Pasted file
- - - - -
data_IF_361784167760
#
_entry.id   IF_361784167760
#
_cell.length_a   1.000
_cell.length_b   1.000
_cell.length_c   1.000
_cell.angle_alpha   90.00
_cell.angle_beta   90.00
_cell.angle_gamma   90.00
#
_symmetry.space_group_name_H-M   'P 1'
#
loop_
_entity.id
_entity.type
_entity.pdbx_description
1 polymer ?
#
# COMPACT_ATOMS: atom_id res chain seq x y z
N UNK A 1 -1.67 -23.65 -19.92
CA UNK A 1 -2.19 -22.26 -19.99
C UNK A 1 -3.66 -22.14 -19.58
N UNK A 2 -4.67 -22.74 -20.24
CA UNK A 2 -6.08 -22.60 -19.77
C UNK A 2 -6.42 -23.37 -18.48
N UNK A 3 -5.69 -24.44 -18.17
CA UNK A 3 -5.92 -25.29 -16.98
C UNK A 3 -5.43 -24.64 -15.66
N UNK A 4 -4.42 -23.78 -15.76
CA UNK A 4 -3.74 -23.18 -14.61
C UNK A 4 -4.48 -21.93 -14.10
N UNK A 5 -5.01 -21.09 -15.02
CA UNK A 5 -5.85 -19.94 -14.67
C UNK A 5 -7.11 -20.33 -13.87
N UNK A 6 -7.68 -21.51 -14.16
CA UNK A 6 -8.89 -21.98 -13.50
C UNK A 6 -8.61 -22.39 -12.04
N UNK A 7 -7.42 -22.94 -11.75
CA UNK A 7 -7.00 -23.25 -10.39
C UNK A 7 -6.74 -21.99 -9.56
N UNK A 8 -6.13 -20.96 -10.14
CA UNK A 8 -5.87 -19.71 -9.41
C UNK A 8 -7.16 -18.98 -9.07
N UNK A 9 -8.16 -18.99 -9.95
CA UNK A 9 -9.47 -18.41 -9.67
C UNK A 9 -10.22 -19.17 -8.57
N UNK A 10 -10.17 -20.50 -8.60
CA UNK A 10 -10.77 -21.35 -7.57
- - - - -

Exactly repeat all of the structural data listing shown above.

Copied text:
data_IF_361784167760
#
_entry.id   IF_361784167760
#
_cell.length_a   1.000
_cell.length_b   1.000
_cell.length_c   1.000
_cell.angle_alpha   90.00
_cell.angle_beta   90.00
_cell.angle_gamma   90.00
#
_symmetry.space_group_name_H-M   'P 1'
#
loop_
_entity.id
_entity.type
_entity.pdbx_description
1 polymer ?
#
# COMPACT_ATOMS: atom_id res chain seq x y z
N UNK A 1 -1.67 -23.65 -19.92
CA UNK A 1 -2.19 -22.26 -19.99
C UNK A 1 -3.66 -22.14 -19.58
N UNK A 2 -4.67 -22.74 -20.24
CA UNK A 2 -6.08 -22.60 -19.77
C UNK A 2 -6.42 -23.37 -18.48
N UNK A 3 -5.69 -24.44 -18.17
CA UNK A 3 -5.92 -25.29 -16.98
C UNK A 3 -5.43 -24.64 -15.66
N UNK A 4 -4.42 -23.78 -15.76
CA UNK A 4 -3.74 -23.18 -14.61
C UNK A 4 -4.48 -21.93 -14.10
N UNK A 5 -5.01 -21.09 -15.02
CA UNK A 5 -5.85 -19.94 -14.67
C UNK A 5 -7.11 -20.33 -13.87
N UNK A 6 -7.68 -21.51 -14.16
CA UNK A 6 -8.89 -21.98 -13.50
C UNK A 6 -8.61 -22.39 -12.04
N UNK A 7 -7.42 -22.94 -11.75
CA UNK A 7 -7.00 -23.25 -10.39
C UNK A 7 -6.74 -21.99 -9.56
N UNK A 8 -6.13 -20.96 -10.14
CA UNK A 8 -5.87 -19.71 -9.41
C UNK A 8 -7.16 -18.98 -9.07
N UNK A 9 -8.16 -18.99 -9.95
CA UNK A 9 -9.47 -18.41 -9.67
C UNK A 9 -10.22 -19.17 -8.57
N UNK A 10 -10.17 -20.50 -8.60
CA UNK A 10 -10.77 -21.35 -7.57